Monday, June 12, 2006

Leading up to this past weekend, I had been planning to write something about how the men's French Open tennis final would be pitting two players against each other, who each had phenomenal streaks coming in. That indeed happened and I will still write about it, but something else happened over the weekend in college baseball, which I think tops the tennis match.

The University of South Carolina hit a mind-boggling five consecutive home runs against the University of Georgia, en route to a 15-6 win and 1-0 lead in the teams' two-out-of-three super-regional series (final qualifying round before the College World Series).

A simple way to estimate the probability of five homers in five at bats is to start with the Gamecocks' baseline probability of hitting a home run in any single at bat. This Southeastern Conference (SEC) baseball statistics page (updated through June 6, as I'm looking at it) tells us that, out of 2,215 at bats this season, South Carolina had hit 82 homers (.037).

Alternatively, we could increase the denominator by adding in plate appearances that are not counted as official at bats. The main source of such extra appearance are walks, however, and one could argue that many walks represent instances where the pitcher does not want to give the hitter the opportunity to swing the bat (explicitly, when there's an intentional walk, but also when a team "pitches around" a hitter). Also, by using only official at bats as the denominator (and thus keeping the home run ratio a little higher), that will make my upcoming calculation a little more conservative (i.e., helping to avoid overstating the rarity of the occurrence).

We then simply raise the Gamecocks' probability of a home run on a single at bat (.037) to the fifth power (representing the five homers), which yields .00000007 (7 X 10 to the minus eighth power, or 7 in 100 million). This type of calculation is analogous to determining that the probability of rolling double sixes on two dice is 1/36, by raising the probability of a six on a single die (1/6) to the second power.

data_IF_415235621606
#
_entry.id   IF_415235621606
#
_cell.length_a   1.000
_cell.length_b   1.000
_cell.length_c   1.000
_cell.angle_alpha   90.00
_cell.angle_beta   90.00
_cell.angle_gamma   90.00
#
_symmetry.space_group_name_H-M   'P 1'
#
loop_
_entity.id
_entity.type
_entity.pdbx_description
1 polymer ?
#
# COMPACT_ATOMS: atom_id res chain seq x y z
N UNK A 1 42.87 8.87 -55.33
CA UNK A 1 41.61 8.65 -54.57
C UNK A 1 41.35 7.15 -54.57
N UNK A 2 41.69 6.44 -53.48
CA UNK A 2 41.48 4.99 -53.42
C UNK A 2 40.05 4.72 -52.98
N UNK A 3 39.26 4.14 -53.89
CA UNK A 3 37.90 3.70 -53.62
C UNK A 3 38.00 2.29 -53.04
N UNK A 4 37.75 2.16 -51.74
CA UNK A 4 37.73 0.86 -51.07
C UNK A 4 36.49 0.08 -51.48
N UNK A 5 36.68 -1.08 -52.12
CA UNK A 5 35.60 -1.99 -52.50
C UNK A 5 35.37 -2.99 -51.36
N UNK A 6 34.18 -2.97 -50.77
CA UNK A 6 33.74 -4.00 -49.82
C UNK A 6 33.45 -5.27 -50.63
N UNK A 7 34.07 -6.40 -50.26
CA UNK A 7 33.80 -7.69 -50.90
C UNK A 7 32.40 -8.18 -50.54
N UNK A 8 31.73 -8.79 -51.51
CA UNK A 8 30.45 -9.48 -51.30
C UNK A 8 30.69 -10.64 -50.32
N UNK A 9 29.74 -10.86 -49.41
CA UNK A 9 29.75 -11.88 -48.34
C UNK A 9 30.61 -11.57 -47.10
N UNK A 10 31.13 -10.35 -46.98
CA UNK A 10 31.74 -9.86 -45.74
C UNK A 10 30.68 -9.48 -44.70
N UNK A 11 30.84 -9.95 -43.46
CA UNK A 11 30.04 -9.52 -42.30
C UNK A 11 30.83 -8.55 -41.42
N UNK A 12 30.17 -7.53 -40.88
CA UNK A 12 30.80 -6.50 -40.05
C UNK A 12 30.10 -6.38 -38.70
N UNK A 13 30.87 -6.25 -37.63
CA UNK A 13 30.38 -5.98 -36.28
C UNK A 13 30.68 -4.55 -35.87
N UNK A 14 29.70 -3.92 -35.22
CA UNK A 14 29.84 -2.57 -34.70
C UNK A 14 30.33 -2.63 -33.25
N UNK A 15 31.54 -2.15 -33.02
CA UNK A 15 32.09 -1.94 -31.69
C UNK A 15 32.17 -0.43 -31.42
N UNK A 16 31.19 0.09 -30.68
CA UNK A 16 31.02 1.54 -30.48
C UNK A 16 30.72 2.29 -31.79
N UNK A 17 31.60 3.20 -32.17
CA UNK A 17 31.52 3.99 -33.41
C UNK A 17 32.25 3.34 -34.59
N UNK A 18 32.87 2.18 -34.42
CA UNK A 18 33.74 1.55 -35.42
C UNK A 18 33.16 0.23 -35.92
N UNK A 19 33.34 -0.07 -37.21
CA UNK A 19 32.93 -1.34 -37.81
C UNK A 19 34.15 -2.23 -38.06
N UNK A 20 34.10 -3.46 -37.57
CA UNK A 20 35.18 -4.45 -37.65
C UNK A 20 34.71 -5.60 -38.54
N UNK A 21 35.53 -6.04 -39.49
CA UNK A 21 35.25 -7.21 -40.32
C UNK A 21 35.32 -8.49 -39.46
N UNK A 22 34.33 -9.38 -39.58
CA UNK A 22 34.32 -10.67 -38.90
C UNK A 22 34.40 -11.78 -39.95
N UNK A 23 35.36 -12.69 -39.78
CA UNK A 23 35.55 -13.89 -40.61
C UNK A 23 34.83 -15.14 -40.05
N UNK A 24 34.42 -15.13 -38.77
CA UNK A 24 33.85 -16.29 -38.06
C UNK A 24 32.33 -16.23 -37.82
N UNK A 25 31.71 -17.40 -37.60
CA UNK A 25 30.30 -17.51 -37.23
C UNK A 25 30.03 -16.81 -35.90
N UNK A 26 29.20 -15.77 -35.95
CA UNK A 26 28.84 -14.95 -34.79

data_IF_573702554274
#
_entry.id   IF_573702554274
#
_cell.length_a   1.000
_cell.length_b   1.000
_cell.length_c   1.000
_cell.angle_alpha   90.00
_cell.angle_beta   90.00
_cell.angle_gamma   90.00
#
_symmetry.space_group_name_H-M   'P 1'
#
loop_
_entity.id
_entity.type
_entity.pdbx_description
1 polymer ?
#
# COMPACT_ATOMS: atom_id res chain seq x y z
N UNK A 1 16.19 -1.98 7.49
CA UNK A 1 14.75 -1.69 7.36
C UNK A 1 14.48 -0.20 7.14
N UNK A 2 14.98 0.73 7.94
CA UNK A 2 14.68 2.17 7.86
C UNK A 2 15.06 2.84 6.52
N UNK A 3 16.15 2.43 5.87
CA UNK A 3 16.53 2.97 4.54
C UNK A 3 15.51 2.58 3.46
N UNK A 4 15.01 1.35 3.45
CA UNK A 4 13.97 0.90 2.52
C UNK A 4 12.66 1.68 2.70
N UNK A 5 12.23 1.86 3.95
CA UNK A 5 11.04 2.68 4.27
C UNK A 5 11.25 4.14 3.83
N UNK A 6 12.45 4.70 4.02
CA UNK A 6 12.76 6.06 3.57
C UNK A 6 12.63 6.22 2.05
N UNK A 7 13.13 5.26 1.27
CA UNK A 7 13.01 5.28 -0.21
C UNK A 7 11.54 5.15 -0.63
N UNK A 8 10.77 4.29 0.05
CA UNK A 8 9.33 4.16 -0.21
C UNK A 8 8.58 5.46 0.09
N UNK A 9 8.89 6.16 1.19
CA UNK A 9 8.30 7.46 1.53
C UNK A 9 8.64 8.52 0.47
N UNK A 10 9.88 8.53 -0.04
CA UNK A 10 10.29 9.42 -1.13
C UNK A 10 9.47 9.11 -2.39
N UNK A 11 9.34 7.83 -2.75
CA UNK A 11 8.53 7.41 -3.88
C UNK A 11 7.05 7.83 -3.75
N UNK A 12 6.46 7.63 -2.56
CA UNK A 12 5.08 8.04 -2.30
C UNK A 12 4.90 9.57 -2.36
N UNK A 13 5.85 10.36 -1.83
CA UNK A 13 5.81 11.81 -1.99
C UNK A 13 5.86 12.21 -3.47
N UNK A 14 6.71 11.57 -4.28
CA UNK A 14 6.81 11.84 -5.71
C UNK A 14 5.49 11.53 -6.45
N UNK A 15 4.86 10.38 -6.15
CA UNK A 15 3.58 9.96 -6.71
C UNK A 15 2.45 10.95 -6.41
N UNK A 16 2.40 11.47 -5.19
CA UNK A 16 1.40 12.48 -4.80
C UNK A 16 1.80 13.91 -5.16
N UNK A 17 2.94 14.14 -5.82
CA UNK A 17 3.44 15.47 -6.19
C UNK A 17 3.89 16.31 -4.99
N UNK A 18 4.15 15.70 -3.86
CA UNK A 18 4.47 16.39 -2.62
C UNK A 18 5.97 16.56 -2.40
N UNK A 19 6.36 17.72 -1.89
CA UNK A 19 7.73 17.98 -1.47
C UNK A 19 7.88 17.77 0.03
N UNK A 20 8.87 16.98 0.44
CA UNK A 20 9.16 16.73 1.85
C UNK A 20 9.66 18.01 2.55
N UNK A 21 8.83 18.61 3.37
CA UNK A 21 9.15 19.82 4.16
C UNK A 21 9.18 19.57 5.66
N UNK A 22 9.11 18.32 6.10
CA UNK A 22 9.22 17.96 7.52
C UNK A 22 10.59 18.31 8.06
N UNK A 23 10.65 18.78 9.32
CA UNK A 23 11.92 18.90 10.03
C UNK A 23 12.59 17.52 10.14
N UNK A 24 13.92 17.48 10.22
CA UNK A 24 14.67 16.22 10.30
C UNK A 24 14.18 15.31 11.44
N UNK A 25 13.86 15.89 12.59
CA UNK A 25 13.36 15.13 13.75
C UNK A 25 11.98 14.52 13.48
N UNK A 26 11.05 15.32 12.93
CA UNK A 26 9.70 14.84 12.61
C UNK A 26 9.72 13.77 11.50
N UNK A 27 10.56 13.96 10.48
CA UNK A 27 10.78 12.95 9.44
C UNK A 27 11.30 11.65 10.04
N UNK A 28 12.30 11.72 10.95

In the dice example, it is assumed that the outcomes of the roll of two dice are independent (i.e., the number that comes up on one die does not affect the number that comes up on the other). One may question whether the independence assumption holds up in this home run-hitting scenario. Many of you are probably thinking that the same Georgia pitcher was throwing to these batters and just kept "grooving" the ball to the hitters, based on loss of speed and/or movement on the pitches. That may be true to some extent, but it must be noted that after the first three homers of the streak, Georgia changed pitchers and the new guy gave up two more homers!

Another consideration is that I was drawn to analyze the South Carolina streak by its spectacular nature. If we were to ask instead, in all the countless college baseball games played over a period of years, how likely is it that we would find such a streak at some point, the streak would not seem so unlikely.

Here is a passage from the textbook I use in teaching statistics (King & Minium, 2003, Statistical Reasoning in Psychology and Education, p. 205):

Let us consider again the case of Evelyn Adams... who won the New Jersey Lottery twice in a 4-month time span in 1986. The probability of Ms. Adams doing this was 1 in 17 trillion... If there were 4,123,000 lottery tickets sold for each lottery, and Ms. Adams had purchased 1 ticket for each, the probability of her winning both was (1 / 4,123,000) (1 / 4,123,000), the same as for any other specific person who purchased 1 ticket in each lottery.

But the probability of someone, somewhere winning two lotteries in 4 months is a different matter altogether. Professors Diaconis and Mosteller (1989) calculated the chance of this happening to be only 1 in 30.

The citation for the original Diaconis and Mosteller article is:

Diaconis, P., & Mosteller., F. (1989). Methods for studying coincidences. Journal of the American Statistical Association, 84, 853-861.

In fact, as the above-linked article about the South Carolina homer barrage notes, the five "dingers" merely tied the NCAA record (set in 1998), rather than breaking it.

What about the tennis match that I started this write-up with? I've gone on too long for a detailed statistical analysis, so I'll just note that Rafael Nadal came into the French Open final having won 59 straight matches on clay (the surface in the French), whereas his opponent Roger Federer had won 27 consecutive matches in major (Grand Slam) tournaments, capturing Wimbledon, the U.S. Open, and the Australian Open, before advancing to the finals in Paris (none of these three tournaments won by Federer are played on clay). Nadal beat Federer, and I'll leave you to read about it here.

No comments: